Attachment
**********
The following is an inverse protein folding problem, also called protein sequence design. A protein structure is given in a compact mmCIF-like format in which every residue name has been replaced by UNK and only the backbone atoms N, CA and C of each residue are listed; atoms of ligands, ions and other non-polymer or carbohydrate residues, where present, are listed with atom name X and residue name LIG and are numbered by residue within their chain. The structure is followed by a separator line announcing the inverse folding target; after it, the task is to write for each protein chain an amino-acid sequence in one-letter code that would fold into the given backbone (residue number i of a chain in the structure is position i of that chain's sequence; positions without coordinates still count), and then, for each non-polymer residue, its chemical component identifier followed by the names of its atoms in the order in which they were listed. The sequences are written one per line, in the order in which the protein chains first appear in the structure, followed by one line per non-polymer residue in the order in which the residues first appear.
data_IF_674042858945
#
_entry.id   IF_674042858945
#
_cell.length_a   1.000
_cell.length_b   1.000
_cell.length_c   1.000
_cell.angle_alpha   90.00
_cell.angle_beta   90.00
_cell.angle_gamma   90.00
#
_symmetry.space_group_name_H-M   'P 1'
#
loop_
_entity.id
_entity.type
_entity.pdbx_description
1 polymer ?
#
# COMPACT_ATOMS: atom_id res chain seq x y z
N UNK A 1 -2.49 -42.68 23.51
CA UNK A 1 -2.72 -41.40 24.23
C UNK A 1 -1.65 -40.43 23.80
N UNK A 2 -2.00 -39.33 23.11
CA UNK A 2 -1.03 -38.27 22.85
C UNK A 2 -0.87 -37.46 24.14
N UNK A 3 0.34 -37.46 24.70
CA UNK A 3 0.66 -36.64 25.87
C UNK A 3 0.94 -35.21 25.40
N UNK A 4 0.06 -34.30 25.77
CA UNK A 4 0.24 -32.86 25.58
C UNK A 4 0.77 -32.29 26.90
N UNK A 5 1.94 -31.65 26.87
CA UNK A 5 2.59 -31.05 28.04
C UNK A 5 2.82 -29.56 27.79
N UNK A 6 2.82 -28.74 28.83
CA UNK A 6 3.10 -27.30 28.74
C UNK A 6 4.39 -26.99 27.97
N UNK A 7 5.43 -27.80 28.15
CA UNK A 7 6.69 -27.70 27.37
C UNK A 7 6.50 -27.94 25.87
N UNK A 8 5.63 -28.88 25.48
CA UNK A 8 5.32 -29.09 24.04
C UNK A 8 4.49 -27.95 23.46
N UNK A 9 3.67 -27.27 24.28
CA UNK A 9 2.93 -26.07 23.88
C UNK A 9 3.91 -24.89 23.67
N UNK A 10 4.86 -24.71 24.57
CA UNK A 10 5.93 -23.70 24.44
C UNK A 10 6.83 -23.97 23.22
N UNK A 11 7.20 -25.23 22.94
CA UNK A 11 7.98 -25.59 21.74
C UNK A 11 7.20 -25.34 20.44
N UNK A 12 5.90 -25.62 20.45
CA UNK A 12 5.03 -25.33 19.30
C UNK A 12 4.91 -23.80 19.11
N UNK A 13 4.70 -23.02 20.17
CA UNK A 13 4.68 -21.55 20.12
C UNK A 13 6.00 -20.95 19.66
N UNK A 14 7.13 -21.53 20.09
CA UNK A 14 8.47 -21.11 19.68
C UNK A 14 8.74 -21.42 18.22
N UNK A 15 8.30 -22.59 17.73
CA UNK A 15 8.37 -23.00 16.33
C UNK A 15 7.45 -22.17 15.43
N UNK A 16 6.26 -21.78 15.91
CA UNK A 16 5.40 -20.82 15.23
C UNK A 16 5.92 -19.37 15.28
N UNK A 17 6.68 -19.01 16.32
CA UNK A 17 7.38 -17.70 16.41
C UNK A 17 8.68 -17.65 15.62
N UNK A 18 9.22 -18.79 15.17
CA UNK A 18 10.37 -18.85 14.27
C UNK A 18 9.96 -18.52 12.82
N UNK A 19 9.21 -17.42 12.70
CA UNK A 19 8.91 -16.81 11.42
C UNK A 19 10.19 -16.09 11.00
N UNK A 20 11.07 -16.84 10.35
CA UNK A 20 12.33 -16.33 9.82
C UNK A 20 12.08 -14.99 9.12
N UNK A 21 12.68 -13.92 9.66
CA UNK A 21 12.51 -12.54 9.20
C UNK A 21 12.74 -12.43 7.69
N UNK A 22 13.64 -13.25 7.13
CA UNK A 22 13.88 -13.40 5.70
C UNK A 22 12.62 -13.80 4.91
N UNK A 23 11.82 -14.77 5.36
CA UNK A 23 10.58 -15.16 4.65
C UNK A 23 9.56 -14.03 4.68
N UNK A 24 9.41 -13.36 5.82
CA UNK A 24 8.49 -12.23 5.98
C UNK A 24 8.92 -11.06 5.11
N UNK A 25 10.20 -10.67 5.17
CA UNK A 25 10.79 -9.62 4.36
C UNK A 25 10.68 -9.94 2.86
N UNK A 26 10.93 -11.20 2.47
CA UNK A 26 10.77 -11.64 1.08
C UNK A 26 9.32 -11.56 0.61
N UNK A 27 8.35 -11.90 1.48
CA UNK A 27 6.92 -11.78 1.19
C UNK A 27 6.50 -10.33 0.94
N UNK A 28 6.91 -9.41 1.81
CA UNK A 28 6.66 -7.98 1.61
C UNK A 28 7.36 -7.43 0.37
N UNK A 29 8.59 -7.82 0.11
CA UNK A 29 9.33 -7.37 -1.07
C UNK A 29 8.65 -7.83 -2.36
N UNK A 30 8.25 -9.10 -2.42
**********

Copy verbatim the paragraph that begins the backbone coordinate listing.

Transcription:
The following is an inverse protein folding problem, also called protein sequence design. A protein structure is given in a compact mmCIF-like format in which every residue name has been replaced by UNK and only the backbone atoms N, CA and C of each residue are listed; atoms of ligands, ions and other non-polymer or carbohydrate residues, where present, are listed with atom name X and residue name LIG and are numbered by residue within their chain. The structure is followed by a separator line announcing the inverse folding target; after it, the task is to write for each protein chain an amino-acid sequence in one-letter code that would fold into the given backbone (residue number i of a chain in the structure is position i of that chain's sequence; positions without coordinates still count), and then, for each non-polymer residue, its chemical component identifier followed by the names of its atoms in the order in which they were listed. The sequences are written one per line, in the order in which the protein chains first appear in the structure, followed by one line per non-polymer residue in the order in which the residues first appear.